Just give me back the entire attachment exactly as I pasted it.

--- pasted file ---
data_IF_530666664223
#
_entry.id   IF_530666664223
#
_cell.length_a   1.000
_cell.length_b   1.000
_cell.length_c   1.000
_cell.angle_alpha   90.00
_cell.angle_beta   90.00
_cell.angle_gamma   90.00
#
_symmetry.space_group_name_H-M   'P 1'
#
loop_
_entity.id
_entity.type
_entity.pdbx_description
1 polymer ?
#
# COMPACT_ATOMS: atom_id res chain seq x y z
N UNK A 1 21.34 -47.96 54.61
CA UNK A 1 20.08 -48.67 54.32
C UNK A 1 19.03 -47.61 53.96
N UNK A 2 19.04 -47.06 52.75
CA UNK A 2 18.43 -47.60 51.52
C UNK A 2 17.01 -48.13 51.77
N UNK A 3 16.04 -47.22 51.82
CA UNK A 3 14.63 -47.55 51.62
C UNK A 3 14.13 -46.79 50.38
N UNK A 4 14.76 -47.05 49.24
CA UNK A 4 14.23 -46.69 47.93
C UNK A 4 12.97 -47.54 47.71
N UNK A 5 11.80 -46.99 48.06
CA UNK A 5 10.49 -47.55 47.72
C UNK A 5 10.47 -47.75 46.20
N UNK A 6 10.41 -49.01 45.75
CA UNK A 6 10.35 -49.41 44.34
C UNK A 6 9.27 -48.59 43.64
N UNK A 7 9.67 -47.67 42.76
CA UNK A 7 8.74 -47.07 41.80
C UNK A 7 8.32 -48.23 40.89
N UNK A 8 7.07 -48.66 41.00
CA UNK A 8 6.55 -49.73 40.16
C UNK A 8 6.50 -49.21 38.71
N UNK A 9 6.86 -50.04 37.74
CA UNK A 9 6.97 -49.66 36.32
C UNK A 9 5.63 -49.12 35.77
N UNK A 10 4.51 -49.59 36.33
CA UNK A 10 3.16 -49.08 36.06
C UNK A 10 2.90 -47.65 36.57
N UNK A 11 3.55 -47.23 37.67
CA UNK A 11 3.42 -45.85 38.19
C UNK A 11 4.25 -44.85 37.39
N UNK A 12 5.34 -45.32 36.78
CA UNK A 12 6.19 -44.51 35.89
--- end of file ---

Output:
data_IF_530666664223
#
_entry.id   IF_530666664223
#
_cell.length_a   1.000
_cell.length_b   1.000
_cell.length_c   1.000
_cell.angle_alpha   90.00
_cell.angle_beta   90.00
_cell.angle_gamma   90.00
#
_symmetry.space_group_name_H-M   'P 1'
#
loop_
_entity.id
_entity.type
_entity.pdbx_description
1 polymer ?
#
# COMPACT_ATOMS: atom_id res chain seq x y z
N UNK A 1 21.34 -47.96 54.61
CA UNK A 1 20.08 -48.67 54.32
C UNK A 1 19.03 -47.61 53.96
N UNK A 2 19.04 -47.06 52.75
CA UNK A 2 18.43 -47.60 51.52
C UNK A 2 17.01 -48.13 51.77
N UNK A 3 16.04 -47.22 51.82
CA UNK A 3 14.63 -47.55 51.62
C UNK A 3 14.13 -46.79 50.38
N UNK A 4 14.76 -47.05 49.24
CA UNK A 4 14.23 -46.69 47.93
C UNK A 4 12.97 -47.54 47.71
N UNK A 5 11.80 -46.99 48.06
CA UNK A 5 10.49 -47.55 47.72
C UNK A 5 10.47 -47.75 46.20
N UNK A 6 10.41 -49.01 45.75
CA UNK A 6 10.35 -49.41 44.34
C UNK A 6 9.27 -48.59 43.64
N UNK A 7 9.67 -47.67 42.76
CA UNK A 7 8.74 -47.07 41.80
C UNK A 7 8.32 -48.23 40.89
N UNK A 8 7.07 -48.66 41.00
CA UNK A 8 6.55 -49.73 40.16
C UNK A 8 6.50 -49.21 38.71
N UNK A 9 6.86 -50.04 37.74
CA UNK A 9 6.97 -49.66 36.32
C UNK A 9 5.63 -49.12 35.77
N UNK A 10 4.51 -49.59 36.33
CA UNK A 10 3.16 -49.08 36.06
C UNK A 10 2.90 -47.65 36.57
N UNK A 11 3.55 -47.23 37.67
CA UNK A 11 3.42 -45.85 38.19
C UNK A 11 4.25 -44.85 37.39
N UNK A 12 5.34 -45.32 36.78
CA UNK A 12 6.19 -44.51 35.89